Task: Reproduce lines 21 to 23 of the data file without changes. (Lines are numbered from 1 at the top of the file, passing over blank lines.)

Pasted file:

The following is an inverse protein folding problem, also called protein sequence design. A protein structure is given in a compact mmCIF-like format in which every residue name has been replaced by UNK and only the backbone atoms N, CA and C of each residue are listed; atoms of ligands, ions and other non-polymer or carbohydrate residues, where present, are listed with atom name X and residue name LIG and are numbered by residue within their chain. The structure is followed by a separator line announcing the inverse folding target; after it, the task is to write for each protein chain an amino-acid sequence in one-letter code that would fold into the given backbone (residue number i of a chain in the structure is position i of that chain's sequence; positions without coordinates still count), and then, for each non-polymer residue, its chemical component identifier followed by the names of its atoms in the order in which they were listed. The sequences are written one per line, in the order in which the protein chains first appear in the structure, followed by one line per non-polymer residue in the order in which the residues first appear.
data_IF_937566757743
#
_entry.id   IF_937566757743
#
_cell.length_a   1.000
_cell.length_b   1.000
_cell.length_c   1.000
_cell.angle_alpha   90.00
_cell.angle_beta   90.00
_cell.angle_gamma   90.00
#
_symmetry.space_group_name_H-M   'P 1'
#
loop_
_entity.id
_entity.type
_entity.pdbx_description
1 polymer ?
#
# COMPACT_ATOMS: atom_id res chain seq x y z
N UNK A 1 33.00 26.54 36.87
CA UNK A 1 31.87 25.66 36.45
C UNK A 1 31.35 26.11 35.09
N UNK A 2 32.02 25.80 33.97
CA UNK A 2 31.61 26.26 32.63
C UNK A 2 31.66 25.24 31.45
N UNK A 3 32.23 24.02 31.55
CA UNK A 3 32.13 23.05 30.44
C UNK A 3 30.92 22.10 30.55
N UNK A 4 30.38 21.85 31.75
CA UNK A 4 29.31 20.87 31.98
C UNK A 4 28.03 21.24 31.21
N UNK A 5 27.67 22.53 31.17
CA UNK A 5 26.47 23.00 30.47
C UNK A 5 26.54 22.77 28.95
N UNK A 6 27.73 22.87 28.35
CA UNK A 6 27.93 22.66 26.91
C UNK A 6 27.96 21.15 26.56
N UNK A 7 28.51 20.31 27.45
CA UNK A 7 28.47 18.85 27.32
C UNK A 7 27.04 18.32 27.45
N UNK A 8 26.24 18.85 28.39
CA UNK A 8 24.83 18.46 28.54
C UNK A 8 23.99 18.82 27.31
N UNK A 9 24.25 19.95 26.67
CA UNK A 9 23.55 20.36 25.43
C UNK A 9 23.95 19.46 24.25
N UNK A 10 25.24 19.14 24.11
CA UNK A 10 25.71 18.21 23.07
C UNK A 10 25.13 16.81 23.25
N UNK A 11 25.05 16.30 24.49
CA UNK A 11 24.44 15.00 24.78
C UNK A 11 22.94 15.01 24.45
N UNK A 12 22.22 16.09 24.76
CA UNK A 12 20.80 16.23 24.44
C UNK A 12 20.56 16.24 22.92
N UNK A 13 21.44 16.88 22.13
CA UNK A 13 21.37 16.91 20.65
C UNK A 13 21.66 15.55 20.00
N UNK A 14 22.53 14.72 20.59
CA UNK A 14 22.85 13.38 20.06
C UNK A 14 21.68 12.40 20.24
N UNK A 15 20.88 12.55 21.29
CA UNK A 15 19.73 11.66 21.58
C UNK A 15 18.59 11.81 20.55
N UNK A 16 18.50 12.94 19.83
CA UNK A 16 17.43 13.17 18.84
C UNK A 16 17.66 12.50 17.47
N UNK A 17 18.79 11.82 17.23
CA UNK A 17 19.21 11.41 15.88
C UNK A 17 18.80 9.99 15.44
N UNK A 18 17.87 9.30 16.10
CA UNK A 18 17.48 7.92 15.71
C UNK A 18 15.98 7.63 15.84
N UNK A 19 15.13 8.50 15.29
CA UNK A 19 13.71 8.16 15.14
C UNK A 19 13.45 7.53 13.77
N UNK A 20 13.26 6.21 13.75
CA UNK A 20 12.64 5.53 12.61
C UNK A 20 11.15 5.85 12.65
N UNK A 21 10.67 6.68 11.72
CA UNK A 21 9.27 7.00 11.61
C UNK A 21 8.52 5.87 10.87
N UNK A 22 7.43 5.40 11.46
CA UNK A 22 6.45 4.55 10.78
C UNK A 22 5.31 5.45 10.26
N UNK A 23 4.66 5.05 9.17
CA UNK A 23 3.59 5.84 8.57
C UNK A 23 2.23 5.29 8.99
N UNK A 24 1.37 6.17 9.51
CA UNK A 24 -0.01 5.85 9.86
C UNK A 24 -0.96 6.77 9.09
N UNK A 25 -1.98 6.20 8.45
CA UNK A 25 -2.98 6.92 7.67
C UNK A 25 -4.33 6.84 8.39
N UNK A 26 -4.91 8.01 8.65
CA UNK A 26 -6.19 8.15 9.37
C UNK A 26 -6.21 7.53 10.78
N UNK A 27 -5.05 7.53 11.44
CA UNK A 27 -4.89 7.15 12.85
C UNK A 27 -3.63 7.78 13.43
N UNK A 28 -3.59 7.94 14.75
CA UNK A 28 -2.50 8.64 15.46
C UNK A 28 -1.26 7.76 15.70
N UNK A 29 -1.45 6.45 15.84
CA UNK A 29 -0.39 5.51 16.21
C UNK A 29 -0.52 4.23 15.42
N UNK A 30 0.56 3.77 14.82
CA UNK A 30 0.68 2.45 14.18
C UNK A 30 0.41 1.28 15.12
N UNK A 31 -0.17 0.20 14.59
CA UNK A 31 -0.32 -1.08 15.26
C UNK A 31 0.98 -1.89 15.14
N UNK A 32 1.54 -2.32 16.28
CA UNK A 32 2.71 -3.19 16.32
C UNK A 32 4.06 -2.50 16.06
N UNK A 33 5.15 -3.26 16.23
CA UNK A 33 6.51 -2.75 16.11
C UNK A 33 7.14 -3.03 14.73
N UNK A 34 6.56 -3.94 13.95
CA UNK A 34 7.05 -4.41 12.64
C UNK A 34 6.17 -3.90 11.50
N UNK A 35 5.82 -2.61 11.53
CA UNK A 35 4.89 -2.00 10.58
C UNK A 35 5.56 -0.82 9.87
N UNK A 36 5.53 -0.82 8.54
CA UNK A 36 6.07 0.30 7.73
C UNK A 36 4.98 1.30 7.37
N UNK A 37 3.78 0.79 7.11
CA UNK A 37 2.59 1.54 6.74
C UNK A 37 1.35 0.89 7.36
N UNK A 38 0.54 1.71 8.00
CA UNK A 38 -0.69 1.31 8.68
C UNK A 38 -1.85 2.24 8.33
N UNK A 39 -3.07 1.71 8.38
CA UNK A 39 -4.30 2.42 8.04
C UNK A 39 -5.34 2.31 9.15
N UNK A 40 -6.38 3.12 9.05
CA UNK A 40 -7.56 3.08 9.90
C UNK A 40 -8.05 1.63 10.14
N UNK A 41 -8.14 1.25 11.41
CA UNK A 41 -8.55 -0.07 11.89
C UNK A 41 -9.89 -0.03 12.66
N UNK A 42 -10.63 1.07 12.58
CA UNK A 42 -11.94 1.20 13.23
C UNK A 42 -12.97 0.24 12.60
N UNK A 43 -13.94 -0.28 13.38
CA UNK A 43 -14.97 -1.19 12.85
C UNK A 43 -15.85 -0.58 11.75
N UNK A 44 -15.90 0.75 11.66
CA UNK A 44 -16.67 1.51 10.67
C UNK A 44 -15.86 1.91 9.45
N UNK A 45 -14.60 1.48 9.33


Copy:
# COMPACT_ATOMS: atom_id res chain seq x y z
N UNK A 1 33.00 26.54 36.87
CA UNK A 1 31.87 25.66 36.45